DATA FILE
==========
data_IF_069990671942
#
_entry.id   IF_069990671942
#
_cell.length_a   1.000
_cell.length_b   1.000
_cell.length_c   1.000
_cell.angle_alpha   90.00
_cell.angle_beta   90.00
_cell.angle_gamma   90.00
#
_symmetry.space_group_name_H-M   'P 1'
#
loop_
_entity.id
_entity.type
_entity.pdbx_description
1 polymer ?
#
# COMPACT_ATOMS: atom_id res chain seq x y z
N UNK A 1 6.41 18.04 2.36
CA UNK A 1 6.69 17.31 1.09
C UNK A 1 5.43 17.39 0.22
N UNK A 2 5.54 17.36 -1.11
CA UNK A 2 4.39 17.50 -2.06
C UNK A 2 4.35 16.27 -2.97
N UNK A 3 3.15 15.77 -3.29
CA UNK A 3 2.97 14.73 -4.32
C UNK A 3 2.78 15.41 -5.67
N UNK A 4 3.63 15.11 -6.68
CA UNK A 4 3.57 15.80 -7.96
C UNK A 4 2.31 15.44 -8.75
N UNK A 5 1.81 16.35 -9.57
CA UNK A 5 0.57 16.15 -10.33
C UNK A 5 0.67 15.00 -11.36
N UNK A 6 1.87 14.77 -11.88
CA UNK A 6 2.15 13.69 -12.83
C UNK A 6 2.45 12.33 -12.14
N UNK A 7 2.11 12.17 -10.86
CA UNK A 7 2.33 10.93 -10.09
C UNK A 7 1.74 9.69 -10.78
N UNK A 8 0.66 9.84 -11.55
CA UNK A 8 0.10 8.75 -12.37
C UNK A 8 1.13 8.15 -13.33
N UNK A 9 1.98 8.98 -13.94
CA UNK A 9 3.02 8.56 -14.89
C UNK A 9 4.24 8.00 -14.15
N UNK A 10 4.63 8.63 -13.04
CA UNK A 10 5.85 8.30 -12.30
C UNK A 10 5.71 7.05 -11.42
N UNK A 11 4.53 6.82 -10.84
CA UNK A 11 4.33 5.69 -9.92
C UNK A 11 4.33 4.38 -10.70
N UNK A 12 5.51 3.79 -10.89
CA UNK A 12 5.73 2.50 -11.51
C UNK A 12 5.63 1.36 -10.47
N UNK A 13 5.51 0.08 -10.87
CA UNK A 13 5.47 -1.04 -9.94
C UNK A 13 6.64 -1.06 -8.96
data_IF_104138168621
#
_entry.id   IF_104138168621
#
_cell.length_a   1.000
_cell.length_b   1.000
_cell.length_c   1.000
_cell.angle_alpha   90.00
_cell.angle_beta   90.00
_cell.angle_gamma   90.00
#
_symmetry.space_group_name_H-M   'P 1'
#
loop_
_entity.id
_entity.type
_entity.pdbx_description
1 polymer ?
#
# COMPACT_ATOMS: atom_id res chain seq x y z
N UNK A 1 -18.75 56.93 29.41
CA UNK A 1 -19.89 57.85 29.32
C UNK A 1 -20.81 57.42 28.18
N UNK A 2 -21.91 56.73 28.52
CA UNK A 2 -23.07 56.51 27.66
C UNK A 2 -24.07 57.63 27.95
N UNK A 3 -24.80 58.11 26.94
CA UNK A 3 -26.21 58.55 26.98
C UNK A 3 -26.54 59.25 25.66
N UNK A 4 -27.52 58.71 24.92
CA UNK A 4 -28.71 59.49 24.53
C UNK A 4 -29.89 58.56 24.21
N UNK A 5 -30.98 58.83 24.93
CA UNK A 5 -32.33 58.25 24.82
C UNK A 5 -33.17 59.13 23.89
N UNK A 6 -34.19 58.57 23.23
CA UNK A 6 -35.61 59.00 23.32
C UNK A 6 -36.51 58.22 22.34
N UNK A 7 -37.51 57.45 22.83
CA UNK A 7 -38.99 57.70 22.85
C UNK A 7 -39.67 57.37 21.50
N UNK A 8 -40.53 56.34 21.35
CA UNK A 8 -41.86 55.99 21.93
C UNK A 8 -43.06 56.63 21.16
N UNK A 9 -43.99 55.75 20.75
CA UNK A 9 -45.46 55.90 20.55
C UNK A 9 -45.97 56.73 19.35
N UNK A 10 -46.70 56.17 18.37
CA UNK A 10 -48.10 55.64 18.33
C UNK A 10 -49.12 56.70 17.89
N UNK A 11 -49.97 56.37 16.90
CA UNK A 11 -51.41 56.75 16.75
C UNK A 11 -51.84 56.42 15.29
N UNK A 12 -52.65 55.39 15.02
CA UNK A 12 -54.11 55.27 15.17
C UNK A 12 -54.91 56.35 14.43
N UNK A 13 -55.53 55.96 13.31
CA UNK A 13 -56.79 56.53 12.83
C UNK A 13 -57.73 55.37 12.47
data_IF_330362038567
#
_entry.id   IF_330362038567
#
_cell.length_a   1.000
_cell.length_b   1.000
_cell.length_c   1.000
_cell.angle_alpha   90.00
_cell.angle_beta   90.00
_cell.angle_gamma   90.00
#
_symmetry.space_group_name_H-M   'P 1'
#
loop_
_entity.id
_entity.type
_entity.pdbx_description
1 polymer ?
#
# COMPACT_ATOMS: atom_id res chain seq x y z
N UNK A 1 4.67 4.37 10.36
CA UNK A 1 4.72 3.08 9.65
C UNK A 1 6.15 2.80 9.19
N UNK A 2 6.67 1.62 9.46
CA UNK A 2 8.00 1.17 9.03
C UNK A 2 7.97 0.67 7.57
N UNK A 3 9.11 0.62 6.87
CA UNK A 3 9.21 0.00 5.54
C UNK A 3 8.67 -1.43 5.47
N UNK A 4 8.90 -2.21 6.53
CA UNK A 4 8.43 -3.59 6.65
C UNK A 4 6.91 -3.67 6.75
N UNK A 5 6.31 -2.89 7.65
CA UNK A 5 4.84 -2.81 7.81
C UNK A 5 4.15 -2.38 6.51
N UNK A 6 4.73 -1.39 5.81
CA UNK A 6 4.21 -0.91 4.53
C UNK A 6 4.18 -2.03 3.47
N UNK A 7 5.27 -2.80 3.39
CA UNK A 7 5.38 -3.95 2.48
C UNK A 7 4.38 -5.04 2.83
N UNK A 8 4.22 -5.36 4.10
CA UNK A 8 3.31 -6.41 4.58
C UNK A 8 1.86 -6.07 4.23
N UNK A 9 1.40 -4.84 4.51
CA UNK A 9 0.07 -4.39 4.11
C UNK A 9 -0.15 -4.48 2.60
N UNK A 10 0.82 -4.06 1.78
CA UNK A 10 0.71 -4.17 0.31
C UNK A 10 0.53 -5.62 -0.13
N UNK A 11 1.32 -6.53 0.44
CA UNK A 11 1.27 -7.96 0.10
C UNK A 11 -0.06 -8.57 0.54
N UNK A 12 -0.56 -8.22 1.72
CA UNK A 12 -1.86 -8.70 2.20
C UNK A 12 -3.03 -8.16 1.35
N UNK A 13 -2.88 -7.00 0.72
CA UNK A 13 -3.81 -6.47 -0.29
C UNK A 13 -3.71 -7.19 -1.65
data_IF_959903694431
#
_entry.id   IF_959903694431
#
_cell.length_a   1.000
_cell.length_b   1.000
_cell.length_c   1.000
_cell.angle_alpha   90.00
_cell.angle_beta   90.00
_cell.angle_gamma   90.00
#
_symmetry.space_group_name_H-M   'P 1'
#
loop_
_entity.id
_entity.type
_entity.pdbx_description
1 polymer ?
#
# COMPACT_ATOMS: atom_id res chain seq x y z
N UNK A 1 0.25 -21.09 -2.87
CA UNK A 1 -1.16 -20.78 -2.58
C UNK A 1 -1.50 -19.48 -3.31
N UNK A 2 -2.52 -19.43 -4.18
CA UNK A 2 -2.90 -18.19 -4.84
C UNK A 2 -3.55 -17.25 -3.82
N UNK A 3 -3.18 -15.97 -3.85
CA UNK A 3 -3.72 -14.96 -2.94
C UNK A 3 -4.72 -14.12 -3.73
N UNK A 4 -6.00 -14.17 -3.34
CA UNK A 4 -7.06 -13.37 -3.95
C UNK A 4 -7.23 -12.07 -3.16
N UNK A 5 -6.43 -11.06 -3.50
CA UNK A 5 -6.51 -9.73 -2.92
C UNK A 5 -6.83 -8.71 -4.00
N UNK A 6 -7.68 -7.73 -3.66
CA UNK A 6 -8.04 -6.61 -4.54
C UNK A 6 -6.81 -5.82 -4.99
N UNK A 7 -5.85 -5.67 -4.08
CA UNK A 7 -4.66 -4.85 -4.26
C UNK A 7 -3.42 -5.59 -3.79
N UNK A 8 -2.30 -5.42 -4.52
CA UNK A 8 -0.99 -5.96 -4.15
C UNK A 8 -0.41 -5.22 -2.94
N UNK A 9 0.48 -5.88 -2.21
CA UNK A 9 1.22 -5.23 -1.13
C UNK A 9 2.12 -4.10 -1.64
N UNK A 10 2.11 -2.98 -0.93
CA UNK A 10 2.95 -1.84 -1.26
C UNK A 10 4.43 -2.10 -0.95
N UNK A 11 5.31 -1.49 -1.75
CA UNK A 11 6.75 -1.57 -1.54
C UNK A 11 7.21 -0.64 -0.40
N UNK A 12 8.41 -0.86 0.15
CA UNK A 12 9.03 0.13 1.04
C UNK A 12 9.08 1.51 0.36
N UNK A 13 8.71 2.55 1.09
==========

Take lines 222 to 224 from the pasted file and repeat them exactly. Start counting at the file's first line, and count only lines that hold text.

N UNK A 9 0.48 -5.88 -2.21
CA UNK A 9 1.22 -5.23 -1.13
C UNK A 9 2.12 -4.10 -1.64